All third party agreements/contracts with vendors, partners and even clients do NOT currently include the language needed to provide clarity regarding who is responsible for what under GDPR. As these contracts become due, a close examination of the GDPR impact should be considered and appropriate clauses should be folded in to the new agreements.

6. Data Breach Protocol

GDPR requires all organizations who maintain personal data on EU data subjects to have a documented process in place in case of a Data Breach Incident. There are reporting requirements depending on the nature of the breach; when sensitive personal data is involved and there is potential for harm to the data subject, notification to your Data Protection Authority (DPA) is required within 72 hours. (See Guidance Document “Breach Reporting.”)

7. Webforms and Cookie Notices

This will be the responsibility of the new ePrivacy law working its way through the parliamentary process in the EU. Suffice to say, provide a Yes/No option so consumers can choose the placement of cookies to help serve them better. Forcing them to choose between viewing your site or giving consent is not consent “freely given” as defined by GDPR.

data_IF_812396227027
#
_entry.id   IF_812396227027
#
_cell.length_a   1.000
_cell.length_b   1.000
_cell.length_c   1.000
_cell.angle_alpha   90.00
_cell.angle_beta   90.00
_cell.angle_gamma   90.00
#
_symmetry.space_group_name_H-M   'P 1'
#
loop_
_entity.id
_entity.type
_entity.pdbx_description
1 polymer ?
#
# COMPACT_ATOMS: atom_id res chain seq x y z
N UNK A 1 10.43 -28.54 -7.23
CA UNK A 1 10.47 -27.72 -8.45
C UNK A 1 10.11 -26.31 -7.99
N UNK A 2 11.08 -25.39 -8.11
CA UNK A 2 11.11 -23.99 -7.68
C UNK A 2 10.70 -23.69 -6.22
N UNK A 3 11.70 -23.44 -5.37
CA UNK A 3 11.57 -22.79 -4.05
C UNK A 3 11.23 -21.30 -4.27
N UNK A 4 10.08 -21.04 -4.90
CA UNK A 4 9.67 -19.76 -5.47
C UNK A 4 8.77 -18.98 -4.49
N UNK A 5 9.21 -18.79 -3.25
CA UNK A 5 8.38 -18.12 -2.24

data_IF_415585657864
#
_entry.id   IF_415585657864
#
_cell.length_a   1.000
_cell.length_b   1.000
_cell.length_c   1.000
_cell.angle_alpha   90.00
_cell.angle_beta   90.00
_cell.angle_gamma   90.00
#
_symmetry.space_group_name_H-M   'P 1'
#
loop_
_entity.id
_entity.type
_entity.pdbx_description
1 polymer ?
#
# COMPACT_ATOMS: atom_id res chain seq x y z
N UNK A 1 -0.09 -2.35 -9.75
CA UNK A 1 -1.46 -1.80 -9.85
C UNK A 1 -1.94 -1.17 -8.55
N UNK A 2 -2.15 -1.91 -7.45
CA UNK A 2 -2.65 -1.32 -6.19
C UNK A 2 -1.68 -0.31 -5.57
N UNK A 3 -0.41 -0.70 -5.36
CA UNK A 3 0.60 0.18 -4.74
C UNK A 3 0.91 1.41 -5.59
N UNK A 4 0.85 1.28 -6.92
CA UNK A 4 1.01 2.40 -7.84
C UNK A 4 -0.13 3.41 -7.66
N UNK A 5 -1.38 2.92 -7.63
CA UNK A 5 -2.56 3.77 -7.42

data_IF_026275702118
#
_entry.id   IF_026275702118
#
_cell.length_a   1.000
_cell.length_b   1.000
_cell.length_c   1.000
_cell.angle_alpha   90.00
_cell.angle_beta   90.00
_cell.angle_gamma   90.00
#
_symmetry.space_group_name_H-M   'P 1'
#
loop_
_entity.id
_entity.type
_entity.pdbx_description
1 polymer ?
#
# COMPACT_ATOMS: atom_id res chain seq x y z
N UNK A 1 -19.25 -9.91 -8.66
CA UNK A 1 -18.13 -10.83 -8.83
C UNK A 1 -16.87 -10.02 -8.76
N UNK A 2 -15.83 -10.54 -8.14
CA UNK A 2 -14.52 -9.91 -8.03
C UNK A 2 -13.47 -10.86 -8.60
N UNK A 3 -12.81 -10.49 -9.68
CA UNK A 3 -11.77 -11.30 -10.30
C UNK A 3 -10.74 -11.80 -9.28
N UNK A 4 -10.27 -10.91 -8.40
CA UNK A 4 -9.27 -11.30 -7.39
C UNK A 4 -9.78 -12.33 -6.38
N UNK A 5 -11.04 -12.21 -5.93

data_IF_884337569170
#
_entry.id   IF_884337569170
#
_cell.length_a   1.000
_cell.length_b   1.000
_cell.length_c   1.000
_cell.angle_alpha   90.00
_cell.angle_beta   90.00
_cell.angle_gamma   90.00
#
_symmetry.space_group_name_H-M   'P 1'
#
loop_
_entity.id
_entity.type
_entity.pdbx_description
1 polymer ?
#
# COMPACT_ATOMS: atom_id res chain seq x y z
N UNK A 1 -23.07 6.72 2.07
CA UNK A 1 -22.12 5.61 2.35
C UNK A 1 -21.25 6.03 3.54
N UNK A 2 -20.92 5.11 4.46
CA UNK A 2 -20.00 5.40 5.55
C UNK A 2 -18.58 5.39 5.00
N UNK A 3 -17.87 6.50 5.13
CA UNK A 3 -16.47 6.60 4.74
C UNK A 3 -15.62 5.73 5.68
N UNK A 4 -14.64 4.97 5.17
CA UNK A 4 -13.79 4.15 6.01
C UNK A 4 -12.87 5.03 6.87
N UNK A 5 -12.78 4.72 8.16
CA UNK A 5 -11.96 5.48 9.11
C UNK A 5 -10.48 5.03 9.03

Other considerations:

  1. If your business operates from outside the EU, you should at the very least have appointed a representative within the EU.
  2. You should only transfer data outside of the EU to countries that offer an appropriate level of protection. PIPEDA (Canada’s current privacy law) has been deemed adequate, meaning data can be transferred across EU borders to Canada. To do so in the U.S. you may consider the Privacy Shield.
  3. Larger organizations who hold a lot of personal data may want to appoint a Data Protection Officer.

Fines of up to €20 million (US$23.9m) or four percent of annual global sales can be levied for noncompliance. Losing audience data and digital revenues for not having a GDPR strategy in place could prove even worse. (See Guidance Document “Administration Fines.”) Magazines Canada

Magazines Canada Hotsheets deliver current information on a single topic, each written by an expert in the field. Return to Magazines Canada Hotsheets.

Canada Council for the Arts / Conseil des arts du Canada Department of Canadian Heritage Ontario Arts Council / Conseil des arts de l'Ontario Ontario Media Development Corporation (OMDC)